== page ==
Discrimination And Prejudice In To Kill A Mockingbird By Harper Lee

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Over the past decades the novel To Kill A Mockingbird by Harper Lee has been taught to American students anywhere from seventh grade to twelfth, credited as a story with themes such as coming of age, discrimination and justice, all of which might appeal to young adults. However, the teachings of the Lee’s recently second published book, Go Set A Watchman seem to be daunting many within the English profession. Some reasons why there is hesitation to incorporate the new novel into curriculum is because it contains incest, racism, and the reconstruction of the heroic Atticus Finch. In order to prevent misinterpretations of characters like those of Jean Louise and Atticus Finch, To Kill a Mockingbird should not be taught unless it is alongside with Go Set a Watchman.…show more content…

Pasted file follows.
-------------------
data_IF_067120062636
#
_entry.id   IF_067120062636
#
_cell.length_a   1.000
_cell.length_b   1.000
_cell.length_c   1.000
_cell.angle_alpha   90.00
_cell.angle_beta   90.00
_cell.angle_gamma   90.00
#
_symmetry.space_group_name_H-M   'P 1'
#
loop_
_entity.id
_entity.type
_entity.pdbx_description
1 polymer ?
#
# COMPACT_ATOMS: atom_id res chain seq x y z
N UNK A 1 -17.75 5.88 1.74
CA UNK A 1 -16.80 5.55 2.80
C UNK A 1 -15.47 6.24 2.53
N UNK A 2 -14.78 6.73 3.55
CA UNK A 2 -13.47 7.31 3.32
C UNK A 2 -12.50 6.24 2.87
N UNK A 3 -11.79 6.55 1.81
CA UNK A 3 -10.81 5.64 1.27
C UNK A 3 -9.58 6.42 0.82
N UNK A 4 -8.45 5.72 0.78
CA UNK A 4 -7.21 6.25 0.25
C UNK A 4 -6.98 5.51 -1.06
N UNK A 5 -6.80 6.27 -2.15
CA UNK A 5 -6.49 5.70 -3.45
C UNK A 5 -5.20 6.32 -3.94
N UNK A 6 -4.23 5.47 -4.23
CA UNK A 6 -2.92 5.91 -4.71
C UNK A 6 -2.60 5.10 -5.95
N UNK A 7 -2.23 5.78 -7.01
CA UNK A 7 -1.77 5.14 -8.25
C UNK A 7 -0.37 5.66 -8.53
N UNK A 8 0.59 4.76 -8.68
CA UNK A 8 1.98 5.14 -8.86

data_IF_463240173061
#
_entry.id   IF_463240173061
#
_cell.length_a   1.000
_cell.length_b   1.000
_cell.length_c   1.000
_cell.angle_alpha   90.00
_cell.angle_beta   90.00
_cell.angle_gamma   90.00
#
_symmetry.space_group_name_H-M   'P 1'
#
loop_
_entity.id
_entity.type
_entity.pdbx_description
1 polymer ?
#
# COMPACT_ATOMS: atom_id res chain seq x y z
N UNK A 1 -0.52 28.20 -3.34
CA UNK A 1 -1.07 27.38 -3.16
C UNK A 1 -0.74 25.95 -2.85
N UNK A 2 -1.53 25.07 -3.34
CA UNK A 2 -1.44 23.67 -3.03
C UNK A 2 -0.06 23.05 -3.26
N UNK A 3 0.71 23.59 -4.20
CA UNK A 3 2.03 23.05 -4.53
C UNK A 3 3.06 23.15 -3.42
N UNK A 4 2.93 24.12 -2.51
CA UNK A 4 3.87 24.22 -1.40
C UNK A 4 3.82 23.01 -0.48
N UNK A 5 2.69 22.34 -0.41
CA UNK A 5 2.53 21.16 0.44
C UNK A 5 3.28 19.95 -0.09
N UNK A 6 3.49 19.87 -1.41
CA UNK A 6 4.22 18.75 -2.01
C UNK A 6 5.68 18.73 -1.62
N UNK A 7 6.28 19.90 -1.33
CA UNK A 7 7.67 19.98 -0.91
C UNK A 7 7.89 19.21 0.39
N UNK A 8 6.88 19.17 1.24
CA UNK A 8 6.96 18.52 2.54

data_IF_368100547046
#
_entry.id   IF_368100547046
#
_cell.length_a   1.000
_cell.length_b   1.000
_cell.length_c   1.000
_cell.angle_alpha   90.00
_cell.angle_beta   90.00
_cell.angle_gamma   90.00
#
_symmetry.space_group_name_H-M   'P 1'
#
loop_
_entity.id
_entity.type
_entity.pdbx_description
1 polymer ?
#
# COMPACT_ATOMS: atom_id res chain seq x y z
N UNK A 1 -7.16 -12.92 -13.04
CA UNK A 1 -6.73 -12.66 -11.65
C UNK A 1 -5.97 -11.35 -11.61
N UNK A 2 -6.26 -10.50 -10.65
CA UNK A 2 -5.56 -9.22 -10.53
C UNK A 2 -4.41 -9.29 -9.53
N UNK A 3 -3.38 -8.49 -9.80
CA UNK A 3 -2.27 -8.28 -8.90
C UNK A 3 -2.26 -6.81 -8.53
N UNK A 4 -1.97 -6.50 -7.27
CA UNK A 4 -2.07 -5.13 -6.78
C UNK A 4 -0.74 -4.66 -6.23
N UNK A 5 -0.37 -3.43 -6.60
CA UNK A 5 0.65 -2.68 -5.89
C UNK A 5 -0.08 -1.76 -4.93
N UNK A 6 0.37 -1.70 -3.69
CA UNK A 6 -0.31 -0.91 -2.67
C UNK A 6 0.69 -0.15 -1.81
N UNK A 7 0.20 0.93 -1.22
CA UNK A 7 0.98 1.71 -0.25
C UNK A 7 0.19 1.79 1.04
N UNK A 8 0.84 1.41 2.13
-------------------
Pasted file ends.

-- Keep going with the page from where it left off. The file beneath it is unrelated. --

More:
Discrimination is a powerful theme embedded into the story however, while aspect of this can be seen in the the treatment of Tom Robinson, it is Jean Louise’s ignorance as a child and her neglect for such details that display this and several other elements within the story. “Calpurnia is the housekeeper, cook and babysitter, but there are no clear indications of when her work days begin or end or how much she is paid for her services. As ‘part of the family,’ she is expected to be present most of the time, including Sundays when Atticus is away on business…” (Murray 85) Calpurnia helped Atticus in the raising of his children, but she was not their mother. Yet every time she was mentioned by Scout she was always at their house, details of when she wasn’t or if she even had a family of her own weren’t spared. While assumptions could be made that part of Jean Louise’s ignorance to mention such detail could be due to the fact she is reflecting on a childhood memory, the superstition could be quickly dismissed by reading both

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